Yoga vs. Pilates: Which One Should I Be Doing?
Yoga and pilates enthusiasts tout their workouts with a religious zeal, boasting about the life-changing physical and mental benefits they confer. In the past several years, scientists have been studying what these activities really can—and can't—do for the body:
Yoga: Hatha yoga provides little cardio benefit; power yoga does a bit better, giving the heart the same aerobic workout as a brisk stroll.
Pilates: You may feel the burn with moves like “the hundred,” but your heart won't. A beginner routine offers only a mild aerobic challenge, at the level of a slow walk. An advanced class is better, kicking the heart rate up to that of speed walking.
Yoga: A 50-minute hatha class will burn about 145 calories; a power yoga class, about 250. If your goal is dropping pounds, experts recommend you do a high-intensity activity, like jogging, as well (a 50-minute jog burns about 550 calories). One study found, however, that people who practiced yoga regularly gained less weight during their midlife years than their nonpracticing peers.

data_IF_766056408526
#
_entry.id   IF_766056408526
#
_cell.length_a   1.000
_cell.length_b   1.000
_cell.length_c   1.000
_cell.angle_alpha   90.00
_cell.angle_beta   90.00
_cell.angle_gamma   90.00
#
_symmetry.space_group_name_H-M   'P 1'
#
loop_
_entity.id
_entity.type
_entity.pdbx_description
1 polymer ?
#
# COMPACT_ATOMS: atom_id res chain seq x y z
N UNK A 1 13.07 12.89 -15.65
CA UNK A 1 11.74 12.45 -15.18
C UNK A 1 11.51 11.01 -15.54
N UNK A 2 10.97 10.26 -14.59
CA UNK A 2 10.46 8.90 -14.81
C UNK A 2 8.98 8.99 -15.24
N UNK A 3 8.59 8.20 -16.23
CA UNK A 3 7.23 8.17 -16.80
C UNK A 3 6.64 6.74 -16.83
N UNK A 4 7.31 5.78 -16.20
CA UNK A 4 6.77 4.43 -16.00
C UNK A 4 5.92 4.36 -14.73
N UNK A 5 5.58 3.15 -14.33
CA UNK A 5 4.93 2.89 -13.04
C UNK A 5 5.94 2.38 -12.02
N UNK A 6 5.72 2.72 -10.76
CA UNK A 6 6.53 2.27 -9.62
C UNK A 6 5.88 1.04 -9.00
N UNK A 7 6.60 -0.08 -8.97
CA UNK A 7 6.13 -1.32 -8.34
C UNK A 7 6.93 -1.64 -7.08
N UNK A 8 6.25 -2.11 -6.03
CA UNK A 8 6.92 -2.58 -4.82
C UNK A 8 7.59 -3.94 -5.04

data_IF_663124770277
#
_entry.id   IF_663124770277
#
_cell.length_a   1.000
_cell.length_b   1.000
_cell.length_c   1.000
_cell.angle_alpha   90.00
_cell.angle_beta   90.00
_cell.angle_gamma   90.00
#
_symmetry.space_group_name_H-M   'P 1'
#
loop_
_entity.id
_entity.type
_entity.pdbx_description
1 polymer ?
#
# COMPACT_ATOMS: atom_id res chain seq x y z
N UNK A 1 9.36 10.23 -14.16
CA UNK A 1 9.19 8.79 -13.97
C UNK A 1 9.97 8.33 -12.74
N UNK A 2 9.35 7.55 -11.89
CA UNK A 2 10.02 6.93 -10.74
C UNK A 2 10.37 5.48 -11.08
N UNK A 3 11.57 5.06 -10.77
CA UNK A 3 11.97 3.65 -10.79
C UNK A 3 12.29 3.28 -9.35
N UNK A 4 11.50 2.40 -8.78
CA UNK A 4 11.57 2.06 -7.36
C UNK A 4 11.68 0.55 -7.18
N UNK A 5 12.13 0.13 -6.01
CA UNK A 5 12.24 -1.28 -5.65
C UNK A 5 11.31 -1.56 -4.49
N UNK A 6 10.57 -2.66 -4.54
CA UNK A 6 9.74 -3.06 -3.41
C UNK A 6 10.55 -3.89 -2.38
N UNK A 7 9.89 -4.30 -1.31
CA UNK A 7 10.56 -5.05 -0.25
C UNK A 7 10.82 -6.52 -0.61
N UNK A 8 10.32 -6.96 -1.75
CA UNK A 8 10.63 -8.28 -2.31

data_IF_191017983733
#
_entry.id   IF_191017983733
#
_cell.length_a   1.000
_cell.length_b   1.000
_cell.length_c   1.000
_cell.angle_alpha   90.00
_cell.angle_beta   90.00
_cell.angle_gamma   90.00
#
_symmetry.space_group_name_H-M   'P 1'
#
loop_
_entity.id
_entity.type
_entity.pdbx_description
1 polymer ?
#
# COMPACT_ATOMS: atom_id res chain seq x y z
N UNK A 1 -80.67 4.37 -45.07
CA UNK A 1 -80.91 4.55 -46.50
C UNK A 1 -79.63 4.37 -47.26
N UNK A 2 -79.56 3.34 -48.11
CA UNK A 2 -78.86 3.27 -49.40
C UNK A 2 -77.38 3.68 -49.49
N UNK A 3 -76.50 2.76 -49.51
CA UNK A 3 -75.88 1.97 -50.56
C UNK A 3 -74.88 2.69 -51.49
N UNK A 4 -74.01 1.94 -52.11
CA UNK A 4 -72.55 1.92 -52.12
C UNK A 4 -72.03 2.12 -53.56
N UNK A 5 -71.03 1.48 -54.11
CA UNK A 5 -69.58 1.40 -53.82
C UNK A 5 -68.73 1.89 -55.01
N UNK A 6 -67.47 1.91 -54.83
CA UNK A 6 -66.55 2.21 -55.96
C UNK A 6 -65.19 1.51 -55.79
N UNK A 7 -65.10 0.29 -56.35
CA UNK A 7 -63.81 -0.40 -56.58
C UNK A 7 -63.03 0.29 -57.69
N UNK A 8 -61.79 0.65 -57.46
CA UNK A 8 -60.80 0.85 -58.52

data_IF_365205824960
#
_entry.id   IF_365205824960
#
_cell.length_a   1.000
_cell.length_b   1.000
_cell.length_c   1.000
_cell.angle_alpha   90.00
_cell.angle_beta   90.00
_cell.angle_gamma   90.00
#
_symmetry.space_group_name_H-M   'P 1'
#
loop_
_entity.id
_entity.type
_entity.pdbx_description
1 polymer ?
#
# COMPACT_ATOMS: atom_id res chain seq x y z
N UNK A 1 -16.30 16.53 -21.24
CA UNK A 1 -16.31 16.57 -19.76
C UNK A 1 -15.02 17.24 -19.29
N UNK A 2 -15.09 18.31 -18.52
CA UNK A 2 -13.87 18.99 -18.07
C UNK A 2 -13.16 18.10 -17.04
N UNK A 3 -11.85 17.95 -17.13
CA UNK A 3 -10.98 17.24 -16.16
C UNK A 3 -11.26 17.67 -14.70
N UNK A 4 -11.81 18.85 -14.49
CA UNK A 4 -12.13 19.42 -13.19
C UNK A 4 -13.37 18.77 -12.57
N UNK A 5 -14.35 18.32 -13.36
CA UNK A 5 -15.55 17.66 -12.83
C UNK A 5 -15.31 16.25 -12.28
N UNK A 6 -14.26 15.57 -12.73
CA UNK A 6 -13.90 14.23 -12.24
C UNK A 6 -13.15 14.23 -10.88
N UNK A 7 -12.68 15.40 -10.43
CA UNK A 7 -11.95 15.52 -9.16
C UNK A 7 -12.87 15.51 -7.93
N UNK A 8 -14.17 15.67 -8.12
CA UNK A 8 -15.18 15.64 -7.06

Pilates: Expect a 50-minute beginner workout to burn about 175 calories; an advanced, between 255 and 375 calories. You would probably need to do a 45- to 60-minute advanced routine at least four days a week to maintain or lose weight.
Body Strength and Flexibility
Yoga: In a recent study, after eight weeks of doing yoga three times a week, participants boosted their total body flexibility by an average of 24 percent. In a test of strength, they managed an average of six more push-ups and 14 more curl-ups.
Pilates: Bye-bye, crunches—Pilates tends to be better at strengthening the abdominal muscles, and up to 310 percent more effective at tightening the hard-to-target obliques. Overall flexibility should also improve, particularly in the back, hip and hamstrings.
Yoga: You can achieve inner peace. Yoga has been shown to lower levels of the stress hormone cortisol even after one session. It can also reduce the intensity and frequency of hot flashes by 30 percent, relieves back pain better than traditional exercises, and ease arthritis.
Pilates: It will not lengthen your muscles, as some proponents claim. Muscles can't grow longer, but the back and abdominal strength you build, along with increased flexibility, can help improve your posture, giving the appearance of a taller, leaner body.
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